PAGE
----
“I again responded to say that I cannot abdicate my duty as a member of Parliament and will always vote in accordance with my conscience and the interests of my constituents,” he claimed.

Syed Saddiq also alleged that the ROS' willful refusal to register Muda would deprive voters of another choice of a political party to vote for.

He claimed this is particularly so against the background of the Perikatan Nasional (PN) government having a slim majority in Parliament, which purportedly signals an impending 15th general election.

“Further, numerous motions of no confidence have been filed against the prime minister in Parliament. All these factors point to a general election being called in the near future.

“The failure to register Muda will therefore gravely hamper the preparation by Muda and its candidates for GE15 or any future by-elections. This will result in prejudice to Muda, our candidates and our voters,” Syed Saddiq claimed.

Besides Syed Saddiq, the other applicants are former Suaram project coordinator Amir Hariri Abdul Hadi; former medical doctor Dr M Mathen; Alzahra University post-doctoral research fellow Teo Lee Ken; freelance Spanish translator Dr Thanussha Francis Xavier; lawyers Lim Wei Jiet and Luqman Long; former national economic action council member Mohd Fakhruradzi Tajuddin; Perbadanan Kota Buku CEO Mohd Saufy Nizar Abdul Rahman; Syed Saddiq’s special officer for Muar constituency Nur Afiqah M Zulkifli; agricultural entrepreneur Shahrizal Denci; NGO member Siti Rahayu Baharin; and Institute for Leadership and Development Studies projects and operations manager Tarmizi Anuwar.

When previously speaking to Malaysiakini, Muda co-founder Thanussha said the ROS' decision prejudiced its constitutional rights to association.

Muda is spearheaded by Syed Saddiq, who was formerly Bersatu Youth chief until he was booted out from the party. Muda aims to be a youth-centric, multiracial political platform.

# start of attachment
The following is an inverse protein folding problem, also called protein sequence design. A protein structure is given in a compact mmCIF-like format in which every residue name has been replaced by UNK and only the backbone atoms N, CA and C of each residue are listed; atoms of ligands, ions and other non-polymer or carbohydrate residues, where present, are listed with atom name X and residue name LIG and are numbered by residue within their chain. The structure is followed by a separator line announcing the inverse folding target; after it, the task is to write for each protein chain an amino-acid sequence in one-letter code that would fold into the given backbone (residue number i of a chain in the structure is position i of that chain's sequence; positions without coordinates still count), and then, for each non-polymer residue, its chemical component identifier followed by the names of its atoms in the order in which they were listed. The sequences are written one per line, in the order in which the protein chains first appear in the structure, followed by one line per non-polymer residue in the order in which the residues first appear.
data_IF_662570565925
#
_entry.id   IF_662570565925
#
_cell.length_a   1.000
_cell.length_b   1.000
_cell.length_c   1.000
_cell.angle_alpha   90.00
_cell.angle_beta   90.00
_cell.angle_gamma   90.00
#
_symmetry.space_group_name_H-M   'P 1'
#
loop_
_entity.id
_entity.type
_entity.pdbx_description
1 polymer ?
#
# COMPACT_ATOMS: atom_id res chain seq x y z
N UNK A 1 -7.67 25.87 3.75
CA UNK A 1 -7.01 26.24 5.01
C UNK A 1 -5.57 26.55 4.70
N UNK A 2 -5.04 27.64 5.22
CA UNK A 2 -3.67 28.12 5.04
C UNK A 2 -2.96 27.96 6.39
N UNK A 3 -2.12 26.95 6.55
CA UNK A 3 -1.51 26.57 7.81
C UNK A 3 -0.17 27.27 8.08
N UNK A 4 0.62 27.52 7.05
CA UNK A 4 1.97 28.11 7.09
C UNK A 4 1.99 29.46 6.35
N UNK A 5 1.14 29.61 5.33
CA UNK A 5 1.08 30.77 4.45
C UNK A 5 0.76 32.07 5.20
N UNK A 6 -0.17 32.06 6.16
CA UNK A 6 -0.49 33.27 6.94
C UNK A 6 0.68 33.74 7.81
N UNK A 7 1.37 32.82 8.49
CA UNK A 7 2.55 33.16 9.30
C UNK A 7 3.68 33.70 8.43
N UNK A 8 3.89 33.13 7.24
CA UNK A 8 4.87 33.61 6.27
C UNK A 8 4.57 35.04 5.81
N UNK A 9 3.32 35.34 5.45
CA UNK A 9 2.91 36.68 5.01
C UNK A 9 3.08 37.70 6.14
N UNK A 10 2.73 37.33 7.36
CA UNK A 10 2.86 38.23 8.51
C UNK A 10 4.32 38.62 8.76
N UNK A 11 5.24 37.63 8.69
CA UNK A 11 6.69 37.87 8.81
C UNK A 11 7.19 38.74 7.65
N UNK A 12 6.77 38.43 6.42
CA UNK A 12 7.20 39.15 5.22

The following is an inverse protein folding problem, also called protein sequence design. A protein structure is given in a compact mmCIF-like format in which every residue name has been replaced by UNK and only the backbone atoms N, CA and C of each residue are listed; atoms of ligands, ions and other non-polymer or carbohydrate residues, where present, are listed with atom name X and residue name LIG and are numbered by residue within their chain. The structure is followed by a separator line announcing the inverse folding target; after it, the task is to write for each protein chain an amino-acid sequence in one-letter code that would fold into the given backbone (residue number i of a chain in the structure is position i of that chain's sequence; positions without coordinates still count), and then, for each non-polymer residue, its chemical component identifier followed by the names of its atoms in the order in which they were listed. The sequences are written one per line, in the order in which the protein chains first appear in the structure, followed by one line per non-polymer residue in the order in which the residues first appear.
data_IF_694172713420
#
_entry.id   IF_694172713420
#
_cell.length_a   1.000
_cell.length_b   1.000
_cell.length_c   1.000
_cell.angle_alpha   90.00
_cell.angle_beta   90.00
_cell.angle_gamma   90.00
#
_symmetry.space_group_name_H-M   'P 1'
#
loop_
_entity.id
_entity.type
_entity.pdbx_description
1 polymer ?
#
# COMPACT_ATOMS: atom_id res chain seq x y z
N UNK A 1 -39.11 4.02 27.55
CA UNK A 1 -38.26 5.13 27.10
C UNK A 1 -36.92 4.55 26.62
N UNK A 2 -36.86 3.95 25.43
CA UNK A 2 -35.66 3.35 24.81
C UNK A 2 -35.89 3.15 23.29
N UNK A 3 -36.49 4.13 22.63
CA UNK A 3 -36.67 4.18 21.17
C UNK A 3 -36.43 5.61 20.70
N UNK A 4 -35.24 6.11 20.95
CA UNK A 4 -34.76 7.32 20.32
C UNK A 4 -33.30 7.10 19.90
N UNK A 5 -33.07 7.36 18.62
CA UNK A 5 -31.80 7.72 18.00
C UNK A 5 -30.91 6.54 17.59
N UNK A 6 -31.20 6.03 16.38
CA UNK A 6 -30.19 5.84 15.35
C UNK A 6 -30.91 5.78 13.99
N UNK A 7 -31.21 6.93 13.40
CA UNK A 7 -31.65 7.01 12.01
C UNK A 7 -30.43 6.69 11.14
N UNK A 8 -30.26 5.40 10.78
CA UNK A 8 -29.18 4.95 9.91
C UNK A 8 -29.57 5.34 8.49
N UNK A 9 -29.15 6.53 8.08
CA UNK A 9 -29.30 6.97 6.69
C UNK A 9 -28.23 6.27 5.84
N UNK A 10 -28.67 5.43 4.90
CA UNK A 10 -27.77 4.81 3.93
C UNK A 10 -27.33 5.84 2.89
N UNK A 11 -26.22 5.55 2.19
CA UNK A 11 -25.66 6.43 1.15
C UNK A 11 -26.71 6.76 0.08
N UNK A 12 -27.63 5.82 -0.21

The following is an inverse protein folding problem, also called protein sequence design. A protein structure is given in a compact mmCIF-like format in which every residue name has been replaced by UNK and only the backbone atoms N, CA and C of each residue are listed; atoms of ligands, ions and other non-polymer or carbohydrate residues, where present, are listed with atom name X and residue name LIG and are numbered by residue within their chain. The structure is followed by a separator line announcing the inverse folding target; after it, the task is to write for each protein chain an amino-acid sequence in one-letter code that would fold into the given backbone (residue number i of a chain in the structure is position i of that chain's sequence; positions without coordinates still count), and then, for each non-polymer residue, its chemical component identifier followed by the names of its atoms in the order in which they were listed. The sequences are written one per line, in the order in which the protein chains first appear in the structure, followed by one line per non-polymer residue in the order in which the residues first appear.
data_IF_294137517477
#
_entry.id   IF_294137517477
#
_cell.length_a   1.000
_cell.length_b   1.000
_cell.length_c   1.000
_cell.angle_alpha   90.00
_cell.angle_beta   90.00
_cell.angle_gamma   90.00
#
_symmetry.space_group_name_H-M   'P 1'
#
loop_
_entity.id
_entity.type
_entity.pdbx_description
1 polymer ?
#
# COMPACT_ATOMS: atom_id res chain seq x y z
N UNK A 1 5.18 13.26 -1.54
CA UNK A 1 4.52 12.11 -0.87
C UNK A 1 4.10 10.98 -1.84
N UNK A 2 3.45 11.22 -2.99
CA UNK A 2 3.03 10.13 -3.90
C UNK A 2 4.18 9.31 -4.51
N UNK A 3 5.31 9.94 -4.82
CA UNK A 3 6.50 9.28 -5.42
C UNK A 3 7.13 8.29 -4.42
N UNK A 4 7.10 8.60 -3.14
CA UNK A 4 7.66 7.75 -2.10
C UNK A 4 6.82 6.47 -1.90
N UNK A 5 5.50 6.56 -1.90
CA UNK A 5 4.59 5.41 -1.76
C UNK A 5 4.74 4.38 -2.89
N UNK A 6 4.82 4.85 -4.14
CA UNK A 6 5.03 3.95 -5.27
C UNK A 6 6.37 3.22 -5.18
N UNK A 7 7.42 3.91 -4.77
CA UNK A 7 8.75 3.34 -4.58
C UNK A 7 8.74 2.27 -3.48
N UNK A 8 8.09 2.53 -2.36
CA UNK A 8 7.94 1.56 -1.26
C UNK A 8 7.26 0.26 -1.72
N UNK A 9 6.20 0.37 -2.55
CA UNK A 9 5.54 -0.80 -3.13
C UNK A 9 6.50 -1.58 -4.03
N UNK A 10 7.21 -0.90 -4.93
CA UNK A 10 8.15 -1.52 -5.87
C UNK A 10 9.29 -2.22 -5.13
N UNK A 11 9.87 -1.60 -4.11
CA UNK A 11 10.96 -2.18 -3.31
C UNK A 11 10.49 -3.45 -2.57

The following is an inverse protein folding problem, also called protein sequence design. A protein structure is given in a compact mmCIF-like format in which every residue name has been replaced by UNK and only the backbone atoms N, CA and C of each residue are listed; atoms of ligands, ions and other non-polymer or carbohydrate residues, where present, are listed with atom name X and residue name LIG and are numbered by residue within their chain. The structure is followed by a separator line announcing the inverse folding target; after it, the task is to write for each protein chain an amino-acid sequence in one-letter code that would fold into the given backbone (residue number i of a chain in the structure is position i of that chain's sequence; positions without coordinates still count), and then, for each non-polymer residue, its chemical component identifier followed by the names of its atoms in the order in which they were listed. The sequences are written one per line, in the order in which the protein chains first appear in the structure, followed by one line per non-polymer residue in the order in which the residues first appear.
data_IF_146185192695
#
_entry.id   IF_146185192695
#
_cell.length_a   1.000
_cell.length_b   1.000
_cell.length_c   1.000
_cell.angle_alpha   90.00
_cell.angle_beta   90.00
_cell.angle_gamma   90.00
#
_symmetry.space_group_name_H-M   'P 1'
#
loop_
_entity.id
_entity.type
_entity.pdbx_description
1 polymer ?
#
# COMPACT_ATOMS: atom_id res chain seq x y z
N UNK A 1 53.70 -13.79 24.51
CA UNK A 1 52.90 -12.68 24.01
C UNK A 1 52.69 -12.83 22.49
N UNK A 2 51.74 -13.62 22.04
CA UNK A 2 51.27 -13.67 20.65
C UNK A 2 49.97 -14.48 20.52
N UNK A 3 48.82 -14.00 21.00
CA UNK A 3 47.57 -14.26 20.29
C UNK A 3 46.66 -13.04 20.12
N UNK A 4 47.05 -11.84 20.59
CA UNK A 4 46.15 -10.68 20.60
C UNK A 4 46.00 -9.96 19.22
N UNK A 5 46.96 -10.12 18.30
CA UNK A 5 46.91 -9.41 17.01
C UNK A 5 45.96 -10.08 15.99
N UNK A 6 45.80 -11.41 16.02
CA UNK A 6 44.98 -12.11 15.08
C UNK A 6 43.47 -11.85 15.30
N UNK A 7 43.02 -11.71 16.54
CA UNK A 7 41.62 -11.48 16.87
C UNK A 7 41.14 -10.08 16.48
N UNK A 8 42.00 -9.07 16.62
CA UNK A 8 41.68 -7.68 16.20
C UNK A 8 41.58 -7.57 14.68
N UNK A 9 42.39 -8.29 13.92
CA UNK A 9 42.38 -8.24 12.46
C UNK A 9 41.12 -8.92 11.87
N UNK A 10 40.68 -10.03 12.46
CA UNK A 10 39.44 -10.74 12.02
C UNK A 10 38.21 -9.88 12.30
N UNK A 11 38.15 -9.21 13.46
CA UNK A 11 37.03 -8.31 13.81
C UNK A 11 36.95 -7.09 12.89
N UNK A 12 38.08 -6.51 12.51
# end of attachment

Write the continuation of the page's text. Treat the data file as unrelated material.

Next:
Earlier on Dec 10 last year, Pejuang, led by former prime minister Dr Mahathir Mohamad, filed a judicial review to compel the ROS to make a decision regarding the party’s registration status.

The review had sought a mandamus order to either approve or reject Pejuang's application to formally register it as a political party under the Societies Act 1966.

Pejuang also sought a declaration from the court that the ROS and its director-general’s failure to respond to any application or written communication is unreasonable and ill-intentioned to delay the registration.

However, this legal action was withdrawn when Pejuang was informed of ROS' decision not to register it on Jan 6.

Pejuang was formed last August as an offshoot of Bersatu.

Its pro-tem chairperson Mahathir, pro-tem president Mukhriz Mahathir, and several others were previously ejected from Bersatu for refusing to sit with the PN government during a parliamentary session.

Mukhriz had said that if Pejuang's registration is rejected, the party may consider contesting the next general election under another party or on a coalition's ticket, rather than as third-party independents.